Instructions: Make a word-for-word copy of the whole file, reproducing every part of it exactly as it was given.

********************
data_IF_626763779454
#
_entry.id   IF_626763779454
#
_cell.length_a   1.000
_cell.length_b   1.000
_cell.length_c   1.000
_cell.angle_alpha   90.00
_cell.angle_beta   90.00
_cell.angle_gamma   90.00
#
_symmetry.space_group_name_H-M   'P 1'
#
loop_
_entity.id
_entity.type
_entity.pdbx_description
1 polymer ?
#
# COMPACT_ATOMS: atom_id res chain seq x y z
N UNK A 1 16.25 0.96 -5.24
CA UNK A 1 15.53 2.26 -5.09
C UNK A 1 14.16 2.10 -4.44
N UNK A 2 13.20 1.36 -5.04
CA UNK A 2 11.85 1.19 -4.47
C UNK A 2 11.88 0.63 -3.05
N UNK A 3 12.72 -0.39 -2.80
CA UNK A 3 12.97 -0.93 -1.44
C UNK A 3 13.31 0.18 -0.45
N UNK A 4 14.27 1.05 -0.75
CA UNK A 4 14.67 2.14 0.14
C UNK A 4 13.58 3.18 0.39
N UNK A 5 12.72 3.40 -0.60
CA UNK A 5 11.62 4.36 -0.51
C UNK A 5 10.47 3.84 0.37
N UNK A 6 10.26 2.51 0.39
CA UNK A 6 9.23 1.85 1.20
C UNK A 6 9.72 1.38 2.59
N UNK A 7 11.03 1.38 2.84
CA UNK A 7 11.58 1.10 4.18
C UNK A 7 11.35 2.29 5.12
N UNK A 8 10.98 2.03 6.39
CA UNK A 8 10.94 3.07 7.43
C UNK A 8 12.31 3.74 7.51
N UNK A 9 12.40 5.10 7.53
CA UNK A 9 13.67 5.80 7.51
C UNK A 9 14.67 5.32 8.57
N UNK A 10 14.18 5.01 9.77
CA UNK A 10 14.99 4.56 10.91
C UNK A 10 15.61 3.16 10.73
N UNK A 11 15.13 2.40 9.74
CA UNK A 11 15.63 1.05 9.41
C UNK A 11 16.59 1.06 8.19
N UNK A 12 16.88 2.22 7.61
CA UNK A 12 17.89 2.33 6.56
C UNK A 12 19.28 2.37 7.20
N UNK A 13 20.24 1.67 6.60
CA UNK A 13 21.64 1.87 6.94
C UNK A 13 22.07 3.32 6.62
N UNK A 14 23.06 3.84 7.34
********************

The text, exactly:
data_IF_626763779454
#
_entry.id   IF_626763779454
#
_cell.length_a   1.000
_cell.length_b   1.000
_cell.length_c   1.000
_cell.angle_alpha   90.00
_cell.angle_beta   90.00
_cell.angle_gamma   90.00
#
_symmetry.space_group_name_H-M   'P 1'
#
loop_
_entity.id
_entity.type
_entity.pdbx_description
1 polymer ?
#
# COMPACT_ATOMS: atom_id res chain seq x y z
N UNK A 1 16.25 0.96 -5.24
CA UNK A 1 15.53 2.26 -5.09
C UNK A 1 14.16 2.10 -4.44
N UNK A 2 13.20 1.36 -5.04
CA UNK A 2 11.85 1.19 -4.47
C UNK A 2 11.88 0.63 -3.05
N UNK A 3 12.72 -0.39 -2.80
CA UNK A 3 12.97 -0.93 -1.44
C UNK A 3 13.31 0.18 -0.45
N UNK A 4 14.27 1.05 -0.75
CA UNK A 4 14.67 2.14 0.14
C UNK A 4 13.58 3.18 0.39
N UNK A 5 12.72 3.40 -0.60
CA UNK A 5 11.62 4.36 -0.51
C UNK A 5 10.47 3.84 0.37
N UNK A 6 10.26 2.51 0.39
CA UNK A 6 9.23 1.85 1.20
C UNK A 6 9.72 1.38 2.59
N UNK A 7 11.03 1.38 2.84
CA UNK A 7 11.58 1.10 4.18
C UNK A 7 11.35 2.29 5.12
N UNK A 8 10.98 2.03 6.39
CA UNK A 8 10.94 3.07 7.43
C UNK A 8 12.31 3.74 7.51
N UNK A 9 12.40 5.10 7.53
CA UNK A 9 13.67 5.80 7.51
C UNK A 9 14.67 5.32 8.57
N UNK A 10 14.18 5.01 9.77
CA UNK A 10 14.99 4.56 10.91
C UNK A 10 15.61 3.16 10.73
N UNK A 11 15.13 2.40 9.74
CA UNK A 11 15.63 1.05 9.41
C UNK A 11 16.59 1.06 8.19
N UNK A 12 16.88 2.22 7.61
CA UNK A 12 17.89 2.33 6.56
C UNK A 12 19.28 2.37 7.20
N UNK A 13 20.24 1.67 6.60
CA UNK A 13 21.64 1.87 6.94
C UNK A 13 22.07 3.32 6.62
N UNK A 14 23.06 3.84 7.34